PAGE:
Wednesday, November 13, 2013

Thy Bros Well Before Thy Hoes

The Two Gentlemen of Verona
William Shakespeare
reviewd by Anthony Vacca
3 out of 5 stars

Academic squabbling and gauntlet-tossing over content and form aside, The Two Gentlemen of Verona stands as one of the earliest recorded attempts at the comedic form we have from the Shake. We see here many of the themes and plot devices that will surface again and again throughout the man’s body of comedic work, such as women disguising themselves as male pages, rings symbolizing fealty, bros rivaling over who has first dibs on the hottest of the hoes, lamebrain suitors, servants whose speech are littered with malapropisms (yet more often than not they’re the only ones spouting out anything closely-resembling wisdom), social structures being flung out the window once you leave the comfort of the castle and go out into the wilds of Italy’s forests, and a nice and neat ending with the necessary bombardment of marriages. This play is certainly clumsy and ridiculously implausible in places, but still it ends up being a satisfying and fun bit of witty merriment for any self-proclaimed lover of the Shake. Loved the Outlaws of Love who pop up in the last two acts to help facilitate the pulling of heads out of respective asses, and also Launce’s touching and funny soliloquy about his dog, Crab, which oddly enough is the closest thing to a genuine display of love and devotion found anywhere in this play about bratty and over-privileged rich kids and their feelings.

Even in the Galactic Demimonde Manners Matter

Star Well

Alexei Panshin


Reviewed by: Terry 

 3 out of 5 stars


 _Star Well_ by Alexei Panshin is an entertaining comedy of manners in the SF mode with a hint of the demimonde thrown in for flavour. Our protagonist is Anthony Villiers, Viscount Charteris, an aristocrat and fop whose life seems to be a perpetual Grand Tour of the Nashuite Empire, chasing the stipend afforded him by his father from port to port and resorting to what might, in impolite circles, be considered illicit means to gain funds when he is unable to catch up with it. He is no career criminal or grifter, though, and is content rather to live a life of comfort and fashion without sullying his hands with anything so low as labour or outright criminality. He is, in a word, a gentleman.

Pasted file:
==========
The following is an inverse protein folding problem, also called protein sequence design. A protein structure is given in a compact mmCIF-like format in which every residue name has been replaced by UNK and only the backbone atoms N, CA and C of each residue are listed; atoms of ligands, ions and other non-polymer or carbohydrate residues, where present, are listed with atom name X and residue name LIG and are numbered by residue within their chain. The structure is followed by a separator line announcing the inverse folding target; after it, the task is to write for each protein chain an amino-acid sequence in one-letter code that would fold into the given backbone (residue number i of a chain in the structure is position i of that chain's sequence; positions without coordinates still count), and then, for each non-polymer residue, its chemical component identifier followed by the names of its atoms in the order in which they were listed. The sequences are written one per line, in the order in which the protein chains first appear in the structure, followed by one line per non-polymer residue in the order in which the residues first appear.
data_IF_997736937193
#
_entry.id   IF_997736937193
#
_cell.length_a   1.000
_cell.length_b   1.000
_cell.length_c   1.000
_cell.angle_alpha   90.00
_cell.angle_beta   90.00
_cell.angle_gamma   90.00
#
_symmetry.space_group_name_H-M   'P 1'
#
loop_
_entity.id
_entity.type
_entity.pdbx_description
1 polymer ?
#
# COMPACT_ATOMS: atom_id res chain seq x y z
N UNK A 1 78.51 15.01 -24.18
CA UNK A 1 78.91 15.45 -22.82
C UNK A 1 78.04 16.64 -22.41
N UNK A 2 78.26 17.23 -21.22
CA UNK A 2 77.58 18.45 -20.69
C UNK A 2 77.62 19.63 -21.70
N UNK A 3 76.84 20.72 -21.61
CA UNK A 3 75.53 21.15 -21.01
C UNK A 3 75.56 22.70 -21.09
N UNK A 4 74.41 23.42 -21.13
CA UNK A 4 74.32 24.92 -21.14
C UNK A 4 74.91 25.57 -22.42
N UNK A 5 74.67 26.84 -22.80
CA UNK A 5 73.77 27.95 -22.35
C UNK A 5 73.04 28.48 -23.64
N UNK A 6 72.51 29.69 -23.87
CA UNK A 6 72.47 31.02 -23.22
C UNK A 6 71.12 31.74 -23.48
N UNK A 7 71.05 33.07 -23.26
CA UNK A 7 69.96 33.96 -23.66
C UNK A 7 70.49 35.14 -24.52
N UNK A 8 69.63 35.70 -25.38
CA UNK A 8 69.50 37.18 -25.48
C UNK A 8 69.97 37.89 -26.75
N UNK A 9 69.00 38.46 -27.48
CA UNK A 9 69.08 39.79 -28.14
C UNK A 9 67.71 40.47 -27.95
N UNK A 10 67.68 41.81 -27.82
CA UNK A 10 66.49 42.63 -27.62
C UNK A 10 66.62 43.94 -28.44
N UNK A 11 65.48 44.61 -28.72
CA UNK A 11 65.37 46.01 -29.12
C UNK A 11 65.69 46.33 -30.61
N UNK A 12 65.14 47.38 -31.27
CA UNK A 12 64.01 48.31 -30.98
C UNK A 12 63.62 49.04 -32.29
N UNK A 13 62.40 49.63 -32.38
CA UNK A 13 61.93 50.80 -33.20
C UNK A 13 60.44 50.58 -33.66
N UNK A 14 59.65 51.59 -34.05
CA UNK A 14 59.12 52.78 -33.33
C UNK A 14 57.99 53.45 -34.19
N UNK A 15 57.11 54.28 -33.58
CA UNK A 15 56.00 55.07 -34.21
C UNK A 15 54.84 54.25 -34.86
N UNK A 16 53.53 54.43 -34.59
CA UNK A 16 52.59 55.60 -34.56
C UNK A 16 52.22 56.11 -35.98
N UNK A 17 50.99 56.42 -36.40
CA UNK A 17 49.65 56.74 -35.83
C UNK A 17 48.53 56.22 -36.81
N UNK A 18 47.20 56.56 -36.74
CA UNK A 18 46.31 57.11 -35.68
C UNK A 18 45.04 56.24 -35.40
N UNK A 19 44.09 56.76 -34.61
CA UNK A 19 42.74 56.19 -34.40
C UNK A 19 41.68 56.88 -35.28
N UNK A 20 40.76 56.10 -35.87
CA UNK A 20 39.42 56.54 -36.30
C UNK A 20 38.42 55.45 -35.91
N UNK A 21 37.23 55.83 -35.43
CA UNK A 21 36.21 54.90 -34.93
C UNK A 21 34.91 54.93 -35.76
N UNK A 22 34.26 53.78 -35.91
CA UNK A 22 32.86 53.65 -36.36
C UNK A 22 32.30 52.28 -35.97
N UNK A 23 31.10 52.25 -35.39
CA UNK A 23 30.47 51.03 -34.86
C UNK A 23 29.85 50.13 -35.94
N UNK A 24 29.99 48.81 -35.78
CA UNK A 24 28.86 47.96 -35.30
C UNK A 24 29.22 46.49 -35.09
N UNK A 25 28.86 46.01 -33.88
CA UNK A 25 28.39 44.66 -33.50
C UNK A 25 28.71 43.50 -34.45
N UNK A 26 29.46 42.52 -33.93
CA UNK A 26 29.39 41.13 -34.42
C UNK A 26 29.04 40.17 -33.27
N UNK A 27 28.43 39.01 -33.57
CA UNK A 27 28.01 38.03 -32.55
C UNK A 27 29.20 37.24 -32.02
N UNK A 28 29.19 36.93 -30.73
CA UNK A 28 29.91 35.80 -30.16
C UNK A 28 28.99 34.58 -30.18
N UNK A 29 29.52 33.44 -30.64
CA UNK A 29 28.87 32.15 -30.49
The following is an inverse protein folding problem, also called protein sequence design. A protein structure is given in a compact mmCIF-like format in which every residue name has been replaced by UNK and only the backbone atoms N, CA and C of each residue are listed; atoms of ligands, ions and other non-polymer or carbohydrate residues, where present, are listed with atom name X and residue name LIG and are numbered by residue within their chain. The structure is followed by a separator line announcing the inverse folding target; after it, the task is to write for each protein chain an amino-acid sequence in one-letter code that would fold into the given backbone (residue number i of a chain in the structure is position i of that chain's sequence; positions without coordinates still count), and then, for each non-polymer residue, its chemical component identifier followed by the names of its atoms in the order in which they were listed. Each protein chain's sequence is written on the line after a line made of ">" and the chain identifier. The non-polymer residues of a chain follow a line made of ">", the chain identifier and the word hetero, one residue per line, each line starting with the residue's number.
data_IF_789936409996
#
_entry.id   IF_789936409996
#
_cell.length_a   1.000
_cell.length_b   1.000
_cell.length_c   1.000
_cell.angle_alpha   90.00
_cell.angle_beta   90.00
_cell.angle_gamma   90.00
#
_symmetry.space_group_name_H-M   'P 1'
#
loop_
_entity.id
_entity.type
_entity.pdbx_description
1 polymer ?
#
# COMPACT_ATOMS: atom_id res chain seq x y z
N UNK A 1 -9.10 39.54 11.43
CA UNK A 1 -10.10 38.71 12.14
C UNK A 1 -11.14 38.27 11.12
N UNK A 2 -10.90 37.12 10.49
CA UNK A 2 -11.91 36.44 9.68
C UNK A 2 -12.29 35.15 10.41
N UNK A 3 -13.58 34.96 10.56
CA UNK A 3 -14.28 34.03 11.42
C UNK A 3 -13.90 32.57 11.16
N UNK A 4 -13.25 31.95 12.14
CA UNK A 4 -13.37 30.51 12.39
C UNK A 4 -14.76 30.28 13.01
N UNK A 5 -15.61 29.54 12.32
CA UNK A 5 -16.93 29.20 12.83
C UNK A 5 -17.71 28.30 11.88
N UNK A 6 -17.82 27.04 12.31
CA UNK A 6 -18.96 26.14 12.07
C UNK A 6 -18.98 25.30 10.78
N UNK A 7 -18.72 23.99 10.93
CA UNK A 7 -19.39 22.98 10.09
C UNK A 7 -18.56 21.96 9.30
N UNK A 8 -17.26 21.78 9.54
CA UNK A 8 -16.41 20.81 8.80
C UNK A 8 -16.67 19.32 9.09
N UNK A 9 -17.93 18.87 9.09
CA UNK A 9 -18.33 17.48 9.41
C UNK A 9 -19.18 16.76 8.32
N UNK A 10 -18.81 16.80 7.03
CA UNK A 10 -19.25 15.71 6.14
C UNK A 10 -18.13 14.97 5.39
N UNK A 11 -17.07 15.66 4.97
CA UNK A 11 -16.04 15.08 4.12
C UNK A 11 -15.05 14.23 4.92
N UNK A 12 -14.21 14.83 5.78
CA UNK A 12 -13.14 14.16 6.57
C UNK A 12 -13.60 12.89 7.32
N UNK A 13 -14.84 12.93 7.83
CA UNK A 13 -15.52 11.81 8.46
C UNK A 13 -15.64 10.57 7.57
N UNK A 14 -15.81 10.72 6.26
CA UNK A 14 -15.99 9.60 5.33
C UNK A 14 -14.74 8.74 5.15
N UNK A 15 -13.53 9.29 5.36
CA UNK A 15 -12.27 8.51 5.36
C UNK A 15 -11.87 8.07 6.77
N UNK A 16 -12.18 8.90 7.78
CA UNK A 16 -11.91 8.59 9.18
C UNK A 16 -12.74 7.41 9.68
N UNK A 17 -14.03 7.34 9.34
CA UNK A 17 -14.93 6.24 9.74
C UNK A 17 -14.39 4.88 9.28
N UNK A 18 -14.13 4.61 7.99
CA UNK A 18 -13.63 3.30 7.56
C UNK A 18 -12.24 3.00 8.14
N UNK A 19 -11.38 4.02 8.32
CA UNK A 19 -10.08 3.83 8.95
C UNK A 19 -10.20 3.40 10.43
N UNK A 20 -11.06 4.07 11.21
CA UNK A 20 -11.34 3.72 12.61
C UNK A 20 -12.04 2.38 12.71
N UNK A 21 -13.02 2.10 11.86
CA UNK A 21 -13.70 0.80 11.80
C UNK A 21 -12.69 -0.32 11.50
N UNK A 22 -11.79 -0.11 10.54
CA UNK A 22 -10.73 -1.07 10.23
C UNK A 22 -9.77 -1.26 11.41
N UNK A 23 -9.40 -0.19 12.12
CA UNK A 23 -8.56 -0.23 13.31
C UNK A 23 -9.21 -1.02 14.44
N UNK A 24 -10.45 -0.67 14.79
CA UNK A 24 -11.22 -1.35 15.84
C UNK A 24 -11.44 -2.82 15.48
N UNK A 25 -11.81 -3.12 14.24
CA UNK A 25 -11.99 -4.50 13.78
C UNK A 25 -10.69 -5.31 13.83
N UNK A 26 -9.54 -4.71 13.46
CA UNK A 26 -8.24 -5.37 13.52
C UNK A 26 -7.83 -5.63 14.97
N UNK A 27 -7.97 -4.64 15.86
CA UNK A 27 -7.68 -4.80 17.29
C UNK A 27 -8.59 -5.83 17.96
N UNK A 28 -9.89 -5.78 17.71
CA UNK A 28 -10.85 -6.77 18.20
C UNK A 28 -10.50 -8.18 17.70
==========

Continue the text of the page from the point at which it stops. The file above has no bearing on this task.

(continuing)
His travelling companion is the enigmatic Torve the Trog, a giant befurred frog who seems equal parts Yoda and Chewbacca. Torve is generally a rather stoic companion, at least in this volume, and is content merely to evade customs officials anxious to restrict Trog travel, sit cross-legged in the Palatine Suite composing indecipherable poetry seemingly based upon the single word “Thurb”, and utter gnomic phrases repudiating causality to Anthony whenever confronted by the latter’s concerns or problems:  “No, you have very strange mind. I do not understand. But is no mattering: favourable line of occurrence and friendship travel together. I like you – means nothing to me.” He is rather a charming fellow.

Star Well is a space port tunnelled into an asteroid which resides in the Flammarion Drift, an empty reach of space “where the stars don’t grow” and which is known primarily for some gambling, a little shopping, and an otherwise complete lack of interest. It is thus generally used as little more than a stopover by travellers on their way to somewhere else. This suits its owners and operators fine, since it is, of course, also the home of illegal smuggling and other illicit activities. We follow Anthony as he becomes embroiled in these activities, quite by accident of course, and meets such varied characters as Godwin the deadly enforcer of low birth and aristocratic yearnings (a man who, if it can be believed, has an even more accomplished toilet than that of Villiers…though of course it is somewhat vulgar in its ostentation); Godwin’s boss the cow-towing Hisan Bashir Shirabi who might make a formidable criminal if only he could overcome his awe of his betters; a corpulent and red robed priest of Mithras who may be more than he appears; and the charming and capable Louisa Parini, a fifteen year old girl of shadowy parentage en route to a finishing school for girls which she would most heartily like to avoid.

There is another character even more prevalent in the tale, the narrator, whose asides and commentary make up most of the ‘mannerism’ of the tale. I generally don’t mind an intrusive narrator like this (in fact I quite love it when done with panache, as in Dumas), and usually such a tale demands one, but I think Panshin needed a slightly lighter touch with him than was on display here. Some of the bon mots were a little too strained and it would have been nice to see a few more in the mouth of Villiers himself, though he does get a few of his own.

All in all this was an enjoyable tale and if you like the comedy of manners mode and light sci-fi then you will likely enjoy this. Despite its slight beginnings the story ends in a satisfactory manner and leaves open some room for the development of Villiers and his adventures to something more substantial. Two volumes follow (a fourth, concluding volume, was never produced due to disputes between Panshin and his publishers).

Also posted at Goodreads